(Bloomberg) -- Less than three weeks before the UK’s general election, Prime Minister Rishi Sunak was beset by a series of damaging opinion polls over the weekend that suggest he has little chance of turning his Conservative Party’s fortunes around before the vote on July 4.

After Britain’s two main parties published their election manifestos last week, Keir Starmer’s Labour opposition extended its lead over the Tories in polls by Opinium for the Observer and Savanta for the Sunday Telegraph.

More damagingly for Sunak’s party, seat-by-seat analysis by Survation found Labour to be on course to a large majority, with the Conservatives winning 72 of the 650 seats in the House of Commons, compared with 365 at the last election in 2019. Nigel Farage’s Reform UK, blamed by many Tories for siphoning off right-wing votes, was forecast to win seven. 

In a sign of concern among senior Conservatives, Transport Secretary Mark Harper on Sunday told BBC TV that defecting voters risked giving Starmer an unassailable majority.

“It’s very clear if you’re somebody who voted for us in 2019 and you want lower taxes and you want to control migration, if you vote for anybody else other than the Conservatives you’re going to get a Labour government with a large majority and a blank check,” Harper said.

Robert Jenrick, a former Tory minister and one-time close ally of Sunak, wrote in the Sunday Telegraph that the UK risks “sleepwalking into a very dangerous future,” before pulling apart his own party’s record in government and saying he understood why Conservatives are being drawn to Reform. 

“Not only do I understand their frustrations, I share many of them,” Jenrick wrote. “The tax burden is too high, criminal justice system too soft and public services too inefficient. My disagreements with the government on immigration policy meant I resigned from the Cabinet.”

Savanta’s poll put Reform UK on 13%, its highest rating yet by the pollster, while Opinium put the party up two percentage points on 14%, also a record. 

Bloomberg’s poll of polls on Friday also had Reform at an all-time high — after a YouGov survey last week put the insurgent party ahead of the Tories for the first time, prompting Farage to declare Reform “the opposition to Labour.” 

Reform on Monday will publish its election manifesto, which it’s calling a “contract with the people.” And while Farage said last week that the Conservative Party brand is “done,” he’s also gunning for Labour, as shown by his choice of Merthyr Tydfil in Wales — a Labour seat — for the manifesto launch. 

“If you want a picture of what the whole country will be like with a Starmer government and a feeble Conservative opposition, come to Wales,” Farage said in a statement Sunday.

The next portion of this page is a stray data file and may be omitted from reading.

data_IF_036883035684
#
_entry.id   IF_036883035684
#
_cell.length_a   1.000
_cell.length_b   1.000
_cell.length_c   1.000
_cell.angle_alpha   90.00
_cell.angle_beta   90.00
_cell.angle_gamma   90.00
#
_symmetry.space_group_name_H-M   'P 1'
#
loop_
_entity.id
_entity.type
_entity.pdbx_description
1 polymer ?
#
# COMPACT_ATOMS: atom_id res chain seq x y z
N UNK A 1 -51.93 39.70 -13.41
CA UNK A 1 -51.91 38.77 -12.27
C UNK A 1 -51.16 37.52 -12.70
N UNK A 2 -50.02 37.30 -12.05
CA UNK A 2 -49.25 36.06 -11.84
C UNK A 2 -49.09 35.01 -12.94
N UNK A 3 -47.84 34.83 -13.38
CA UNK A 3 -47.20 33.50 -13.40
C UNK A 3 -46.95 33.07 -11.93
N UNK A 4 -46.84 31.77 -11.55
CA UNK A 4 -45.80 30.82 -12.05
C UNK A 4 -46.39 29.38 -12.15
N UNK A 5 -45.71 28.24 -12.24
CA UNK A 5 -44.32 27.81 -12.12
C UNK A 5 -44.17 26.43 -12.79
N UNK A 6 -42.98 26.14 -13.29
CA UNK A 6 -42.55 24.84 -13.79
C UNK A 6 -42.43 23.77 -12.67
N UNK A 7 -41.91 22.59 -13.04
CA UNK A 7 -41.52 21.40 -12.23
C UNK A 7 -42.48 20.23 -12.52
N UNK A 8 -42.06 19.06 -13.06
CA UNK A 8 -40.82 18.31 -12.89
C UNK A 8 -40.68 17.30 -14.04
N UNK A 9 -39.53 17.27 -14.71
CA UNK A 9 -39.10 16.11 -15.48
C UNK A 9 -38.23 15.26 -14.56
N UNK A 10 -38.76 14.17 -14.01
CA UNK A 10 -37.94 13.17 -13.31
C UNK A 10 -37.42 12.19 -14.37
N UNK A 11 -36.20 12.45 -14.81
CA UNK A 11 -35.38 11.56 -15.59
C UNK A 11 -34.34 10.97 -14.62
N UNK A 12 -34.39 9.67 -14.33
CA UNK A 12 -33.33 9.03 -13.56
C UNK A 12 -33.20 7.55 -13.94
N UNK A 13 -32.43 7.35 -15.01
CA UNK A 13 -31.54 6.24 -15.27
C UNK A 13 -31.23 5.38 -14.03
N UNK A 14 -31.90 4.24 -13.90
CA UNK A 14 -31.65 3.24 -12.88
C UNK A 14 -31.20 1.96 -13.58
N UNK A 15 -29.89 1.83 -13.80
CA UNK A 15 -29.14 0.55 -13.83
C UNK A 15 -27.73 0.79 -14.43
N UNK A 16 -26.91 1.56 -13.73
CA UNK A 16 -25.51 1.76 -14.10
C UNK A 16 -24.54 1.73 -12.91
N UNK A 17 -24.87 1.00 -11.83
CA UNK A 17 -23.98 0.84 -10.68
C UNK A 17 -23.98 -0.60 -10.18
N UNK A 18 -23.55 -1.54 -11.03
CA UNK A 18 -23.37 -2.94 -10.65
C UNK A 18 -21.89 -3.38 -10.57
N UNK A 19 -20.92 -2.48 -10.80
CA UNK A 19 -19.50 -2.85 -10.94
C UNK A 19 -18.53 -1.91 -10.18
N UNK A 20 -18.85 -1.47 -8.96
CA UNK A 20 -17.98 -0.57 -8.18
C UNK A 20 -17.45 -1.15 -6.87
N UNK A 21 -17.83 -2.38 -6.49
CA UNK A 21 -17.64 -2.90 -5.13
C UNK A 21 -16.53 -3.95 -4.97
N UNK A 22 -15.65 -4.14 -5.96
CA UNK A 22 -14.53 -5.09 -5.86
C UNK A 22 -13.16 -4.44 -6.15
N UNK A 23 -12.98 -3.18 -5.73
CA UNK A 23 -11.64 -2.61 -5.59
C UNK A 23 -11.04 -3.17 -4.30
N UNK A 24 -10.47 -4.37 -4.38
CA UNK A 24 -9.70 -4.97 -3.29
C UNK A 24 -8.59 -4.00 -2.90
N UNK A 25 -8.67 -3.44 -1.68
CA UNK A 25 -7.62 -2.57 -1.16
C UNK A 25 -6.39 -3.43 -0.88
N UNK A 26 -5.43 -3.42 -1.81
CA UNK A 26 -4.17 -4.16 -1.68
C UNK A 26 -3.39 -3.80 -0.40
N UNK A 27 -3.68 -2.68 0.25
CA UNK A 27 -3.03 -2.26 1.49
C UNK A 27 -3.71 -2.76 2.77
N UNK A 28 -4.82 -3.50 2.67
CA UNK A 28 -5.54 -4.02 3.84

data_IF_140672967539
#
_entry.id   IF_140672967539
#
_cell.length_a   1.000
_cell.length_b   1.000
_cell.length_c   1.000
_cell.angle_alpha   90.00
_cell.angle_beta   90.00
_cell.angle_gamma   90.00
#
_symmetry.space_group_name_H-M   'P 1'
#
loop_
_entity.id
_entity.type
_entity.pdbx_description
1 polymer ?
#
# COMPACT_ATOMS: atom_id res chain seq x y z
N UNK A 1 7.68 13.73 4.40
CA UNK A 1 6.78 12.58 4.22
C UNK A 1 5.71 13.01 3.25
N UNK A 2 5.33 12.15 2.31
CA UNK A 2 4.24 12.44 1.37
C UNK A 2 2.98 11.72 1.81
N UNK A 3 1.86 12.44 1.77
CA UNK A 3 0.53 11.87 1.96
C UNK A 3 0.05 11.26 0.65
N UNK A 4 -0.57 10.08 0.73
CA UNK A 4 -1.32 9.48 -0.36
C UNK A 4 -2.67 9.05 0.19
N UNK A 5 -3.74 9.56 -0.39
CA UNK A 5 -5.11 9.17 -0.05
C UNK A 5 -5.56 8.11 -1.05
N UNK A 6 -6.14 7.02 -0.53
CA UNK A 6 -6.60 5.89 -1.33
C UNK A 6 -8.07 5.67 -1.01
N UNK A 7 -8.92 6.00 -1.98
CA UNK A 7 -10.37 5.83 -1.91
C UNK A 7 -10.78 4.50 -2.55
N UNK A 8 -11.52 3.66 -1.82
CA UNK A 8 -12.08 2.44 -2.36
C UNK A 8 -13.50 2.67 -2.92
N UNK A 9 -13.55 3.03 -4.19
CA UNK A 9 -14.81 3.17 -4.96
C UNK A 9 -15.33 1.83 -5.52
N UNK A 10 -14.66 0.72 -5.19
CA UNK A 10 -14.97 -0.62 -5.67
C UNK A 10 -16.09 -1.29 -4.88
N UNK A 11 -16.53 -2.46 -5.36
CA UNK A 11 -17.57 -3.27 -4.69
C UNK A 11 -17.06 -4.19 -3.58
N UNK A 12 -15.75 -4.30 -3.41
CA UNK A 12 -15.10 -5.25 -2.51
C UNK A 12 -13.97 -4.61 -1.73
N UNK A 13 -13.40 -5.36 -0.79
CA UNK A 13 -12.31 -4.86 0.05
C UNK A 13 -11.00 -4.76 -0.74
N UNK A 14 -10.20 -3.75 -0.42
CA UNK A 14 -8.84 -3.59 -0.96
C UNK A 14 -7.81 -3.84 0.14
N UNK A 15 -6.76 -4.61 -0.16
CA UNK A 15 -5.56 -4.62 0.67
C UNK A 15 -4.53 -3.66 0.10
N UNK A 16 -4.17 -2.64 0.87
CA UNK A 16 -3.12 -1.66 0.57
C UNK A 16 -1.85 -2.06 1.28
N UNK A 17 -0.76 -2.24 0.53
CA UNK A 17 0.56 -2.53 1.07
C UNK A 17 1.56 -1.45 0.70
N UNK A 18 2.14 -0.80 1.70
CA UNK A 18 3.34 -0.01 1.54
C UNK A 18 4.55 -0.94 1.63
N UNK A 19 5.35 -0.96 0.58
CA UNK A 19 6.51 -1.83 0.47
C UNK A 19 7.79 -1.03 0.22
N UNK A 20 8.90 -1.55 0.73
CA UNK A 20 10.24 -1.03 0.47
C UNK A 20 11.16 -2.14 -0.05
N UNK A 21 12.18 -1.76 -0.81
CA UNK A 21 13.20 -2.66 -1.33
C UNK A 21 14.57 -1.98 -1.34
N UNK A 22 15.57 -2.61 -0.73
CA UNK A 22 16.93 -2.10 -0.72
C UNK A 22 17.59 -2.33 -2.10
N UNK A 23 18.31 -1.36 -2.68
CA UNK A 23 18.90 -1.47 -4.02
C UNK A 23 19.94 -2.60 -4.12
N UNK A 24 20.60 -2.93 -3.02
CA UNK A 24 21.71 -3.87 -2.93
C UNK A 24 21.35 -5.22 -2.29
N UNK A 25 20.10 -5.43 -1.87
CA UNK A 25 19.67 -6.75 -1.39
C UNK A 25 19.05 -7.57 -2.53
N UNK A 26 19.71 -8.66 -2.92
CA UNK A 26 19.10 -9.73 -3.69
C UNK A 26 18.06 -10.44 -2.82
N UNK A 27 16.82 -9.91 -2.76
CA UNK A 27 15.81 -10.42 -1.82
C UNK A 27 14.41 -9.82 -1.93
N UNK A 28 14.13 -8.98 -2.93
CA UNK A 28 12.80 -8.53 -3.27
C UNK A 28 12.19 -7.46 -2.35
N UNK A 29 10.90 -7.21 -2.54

“Schools are worse than in England, NHS waiting lists are longer than in England, Covid restrictions were even tighter than in England and now Welsh motorists are being soaked by literally hundreds of speed cameras,” he said.

The Scottish National Party is also set to publish its electoral promises this week. Its new leader, John Swinney, sought in a statement late on Sunday to portray Labour as joining the Tories in “offering only cuts, austerity and stagnation.”

In other campaign news:

  • The Tories said Labour’s plan to end new licenses for oil and gas exploration would create a £4.5 billion ($5.7 billion) “budget black hole in lost tax revenues,” an accusation Labour dismissed as “desperate nonsense”
  • Labour on Monday plans to pledge to hold a global investment summit in its first 100 days in office to show that “Britain is open for business”
  • Longtime Tory donor Spencer McCarthy, chief executive of Churchill Retirement Living, said he might switch to Labour because he was impressed by Starmer’s manifesto, the Telegraph reported
  • Labour’s shadow health secretary, Wes Streeting, urged junior doctors to cancel a planned strike in the run-up to the election and said he’d phone them for talks on day one of a Labour government
  • Labour’s shadow chancellor, Rachel Reeves, will reiterate plans to invest £7.3 billion in a new National Wealth Fund, and promise to create 650,000 good jobs, according to a party statement
  • Reeves told the Financial Times she wants to see closer alignment with the European Union on issues such as chemical regulations and mutual recognition of professional qualifications that would benefit the City of London.

Survation’s so-called Multilevel Regression and Post-stratification poll put Labour on 456 seats, the Liberal Democrats on 56, and the SNP on 37, a drop from 48 in 2019. The modeling is based on more than 42,000 interviews conducted between the May 31 and June 13.

Savanta gave Labour a 25-point advantage and said potential “electoral extinction” awaited the Tories. Opinium has Labour leading by 17 points.

©2024 Bloomberg L.P.